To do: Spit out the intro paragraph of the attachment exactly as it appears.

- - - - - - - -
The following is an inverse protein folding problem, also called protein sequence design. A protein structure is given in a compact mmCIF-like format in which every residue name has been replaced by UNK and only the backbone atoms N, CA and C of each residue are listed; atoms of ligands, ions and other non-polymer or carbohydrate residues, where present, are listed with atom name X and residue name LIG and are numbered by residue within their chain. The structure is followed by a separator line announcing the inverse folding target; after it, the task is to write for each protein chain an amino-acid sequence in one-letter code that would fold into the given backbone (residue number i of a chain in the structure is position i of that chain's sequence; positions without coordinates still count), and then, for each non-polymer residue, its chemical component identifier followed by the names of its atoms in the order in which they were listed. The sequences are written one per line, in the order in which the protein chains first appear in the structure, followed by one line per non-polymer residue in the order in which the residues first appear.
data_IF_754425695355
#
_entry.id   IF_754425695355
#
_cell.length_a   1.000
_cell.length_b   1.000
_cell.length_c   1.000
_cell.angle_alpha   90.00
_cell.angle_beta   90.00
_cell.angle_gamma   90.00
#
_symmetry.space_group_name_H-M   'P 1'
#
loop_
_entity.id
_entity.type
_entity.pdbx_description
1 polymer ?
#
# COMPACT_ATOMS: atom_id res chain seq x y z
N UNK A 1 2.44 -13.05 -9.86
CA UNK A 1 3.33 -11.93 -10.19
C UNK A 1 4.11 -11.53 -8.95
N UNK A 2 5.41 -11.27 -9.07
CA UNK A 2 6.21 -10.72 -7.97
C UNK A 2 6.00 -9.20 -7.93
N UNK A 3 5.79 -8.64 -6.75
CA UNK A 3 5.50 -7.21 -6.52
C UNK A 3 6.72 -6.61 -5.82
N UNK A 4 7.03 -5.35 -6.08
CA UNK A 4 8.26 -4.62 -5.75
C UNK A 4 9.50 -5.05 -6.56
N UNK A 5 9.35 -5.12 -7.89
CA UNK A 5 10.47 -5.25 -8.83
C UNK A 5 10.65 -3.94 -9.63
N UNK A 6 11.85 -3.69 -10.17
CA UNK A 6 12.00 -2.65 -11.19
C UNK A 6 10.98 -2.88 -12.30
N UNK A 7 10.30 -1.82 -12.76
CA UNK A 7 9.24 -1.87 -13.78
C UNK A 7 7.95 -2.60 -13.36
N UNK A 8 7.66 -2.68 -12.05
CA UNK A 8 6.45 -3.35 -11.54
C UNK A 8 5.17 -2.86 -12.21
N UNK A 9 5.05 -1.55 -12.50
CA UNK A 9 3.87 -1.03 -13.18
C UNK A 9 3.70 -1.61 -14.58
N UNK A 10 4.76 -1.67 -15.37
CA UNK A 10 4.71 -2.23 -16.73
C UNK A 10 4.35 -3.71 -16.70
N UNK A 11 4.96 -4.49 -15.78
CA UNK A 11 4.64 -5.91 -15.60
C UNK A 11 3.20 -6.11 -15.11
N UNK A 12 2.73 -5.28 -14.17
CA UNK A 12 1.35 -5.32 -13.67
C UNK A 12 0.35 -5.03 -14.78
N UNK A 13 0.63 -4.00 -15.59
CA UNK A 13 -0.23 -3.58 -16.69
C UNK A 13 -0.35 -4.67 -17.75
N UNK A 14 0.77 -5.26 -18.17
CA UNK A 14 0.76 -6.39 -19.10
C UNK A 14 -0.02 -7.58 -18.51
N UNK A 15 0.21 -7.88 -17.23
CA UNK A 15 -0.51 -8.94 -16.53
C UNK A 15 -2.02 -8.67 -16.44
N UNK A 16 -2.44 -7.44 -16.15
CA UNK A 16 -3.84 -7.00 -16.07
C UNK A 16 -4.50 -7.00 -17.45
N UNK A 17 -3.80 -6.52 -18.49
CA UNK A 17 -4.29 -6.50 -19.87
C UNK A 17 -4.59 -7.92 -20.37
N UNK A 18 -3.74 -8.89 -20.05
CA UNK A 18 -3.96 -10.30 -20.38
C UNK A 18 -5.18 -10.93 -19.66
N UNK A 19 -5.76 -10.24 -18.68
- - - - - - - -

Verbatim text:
The following is an inverse protein folding problem, also called protein sequence design. A protein structure is given in a compact mmCIF-like format in which every residue name has been replaced by UNK and only the backbone atoms N, CA and C of each residue are listed; atoms of ligands, ions and other non-polymer or carbohydrate residues, where present, are listed with atom name X and residue name LIG and are numbered by residue within their chain. The structure is followed by a separator line announcing the inverse folding target; after it, the task is to write for each protein chain an amino-acid sequence in one-letter code that would fold into the given backbone (residue number i of a chain in the structure is position i of that chain's sequence; positions without coordinates still count), and then, for each non-polymer residue, its chemical component identifier followed by the names of its atoms in the order in which they were listed. The sequences are written one per line, in the order in which the protein chains first appear in the structure, followed by one line per non-polymer residue in the order in which the residues first appear.